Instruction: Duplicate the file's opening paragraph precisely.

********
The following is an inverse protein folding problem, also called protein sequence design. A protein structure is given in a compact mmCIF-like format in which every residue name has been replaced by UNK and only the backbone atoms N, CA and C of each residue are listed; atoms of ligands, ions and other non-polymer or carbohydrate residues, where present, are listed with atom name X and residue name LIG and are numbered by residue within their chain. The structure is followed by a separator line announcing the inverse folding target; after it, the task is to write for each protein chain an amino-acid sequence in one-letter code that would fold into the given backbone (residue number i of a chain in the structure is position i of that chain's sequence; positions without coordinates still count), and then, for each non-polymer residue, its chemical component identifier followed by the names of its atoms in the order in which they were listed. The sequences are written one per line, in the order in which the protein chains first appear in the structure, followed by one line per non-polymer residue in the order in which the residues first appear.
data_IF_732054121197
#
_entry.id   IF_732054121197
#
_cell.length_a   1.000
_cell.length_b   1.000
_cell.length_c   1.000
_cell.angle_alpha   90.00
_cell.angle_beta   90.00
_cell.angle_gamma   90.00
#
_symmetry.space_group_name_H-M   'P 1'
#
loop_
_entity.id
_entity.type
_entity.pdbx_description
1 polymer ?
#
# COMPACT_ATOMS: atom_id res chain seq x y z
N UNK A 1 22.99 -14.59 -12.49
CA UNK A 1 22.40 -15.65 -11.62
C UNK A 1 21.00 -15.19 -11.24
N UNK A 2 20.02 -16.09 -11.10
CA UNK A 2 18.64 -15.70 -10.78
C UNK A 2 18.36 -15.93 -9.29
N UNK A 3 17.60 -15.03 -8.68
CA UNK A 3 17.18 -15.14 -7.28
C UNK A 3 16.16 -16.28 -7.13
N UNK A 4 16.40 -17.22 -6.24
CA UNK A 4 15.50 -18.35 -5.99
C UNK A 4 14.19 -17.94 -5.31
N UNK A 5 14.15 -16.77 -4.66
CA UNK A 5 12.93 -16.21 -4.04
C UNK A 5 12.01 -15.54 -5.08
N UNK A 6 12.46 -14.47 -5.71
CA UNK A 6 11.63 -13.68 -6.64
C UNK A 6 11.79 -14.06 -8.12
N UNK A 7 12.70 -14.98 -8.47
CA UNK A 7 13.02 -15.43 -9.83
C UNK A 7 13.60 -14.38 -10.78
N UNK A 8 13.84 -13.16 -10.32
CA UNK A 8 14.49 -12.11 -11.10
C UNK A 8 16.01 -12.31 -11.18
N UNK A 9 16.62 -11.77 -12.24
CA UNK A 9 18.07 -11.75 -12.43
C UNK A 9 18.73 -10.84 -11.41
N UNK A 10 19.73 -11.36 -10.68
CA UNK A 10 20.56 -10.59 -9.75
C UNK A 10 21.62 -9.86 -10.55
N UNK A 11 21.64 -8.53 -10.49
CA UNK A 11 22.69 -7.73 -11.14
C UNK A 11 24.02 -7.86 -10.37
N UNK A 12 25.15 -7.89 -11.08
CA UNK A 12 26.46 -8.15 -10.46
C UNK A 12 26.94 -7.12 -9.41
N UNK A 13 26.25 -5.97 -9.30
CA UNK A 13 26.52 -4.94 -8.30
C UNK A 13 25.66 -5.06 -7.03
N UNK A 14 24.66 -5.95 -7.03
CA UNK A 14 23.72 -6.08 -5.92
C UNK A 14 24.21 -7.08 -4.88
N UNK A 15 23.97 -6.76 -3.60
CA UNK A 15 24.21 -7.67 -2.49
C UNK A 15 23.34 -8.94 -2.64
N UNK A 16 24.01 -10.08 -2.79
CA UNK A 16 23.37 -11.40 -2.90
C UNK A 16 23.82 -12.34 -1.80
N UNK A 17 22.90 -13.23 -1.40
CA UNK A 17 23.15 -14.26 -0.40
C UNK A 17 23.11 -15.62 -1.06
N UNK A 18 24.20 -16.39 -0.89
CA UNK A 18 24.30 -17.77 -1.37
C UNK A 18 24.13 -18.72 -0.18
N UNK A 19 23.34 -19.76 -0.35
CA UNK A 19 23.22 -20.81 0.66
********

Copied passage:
The following is an inverse protein folding problem, also called protein sequence design. A protein structure is given in a compact mmCIF-like format in which every residue name has been replaced by UNK and only the backbone atoms N, CA and C of each residue are listed; atoms of ligands, ions and other non-polymer or carbohydrate residues, where present, are listed with atom name X and residue name LIG and are numbered by residue within their chain. The structure is followed by a separator line announcing the inverse folding target; after it, the task is to write for each protein chain an amino-acid sequence in one-letter code that would fold into the given backbone (residue number i of a chain in the structure is position i of that chain's sequence; positions without coordinates still count), and then, for each non-polymer residue, its chemical component identifier followed by the names of its atoms in the order in which they were listed. The sequences are written one per line, in the order in which the protein chains first appear in the structure, followed by one line per non-polymer residue in the order in which the residues first appear.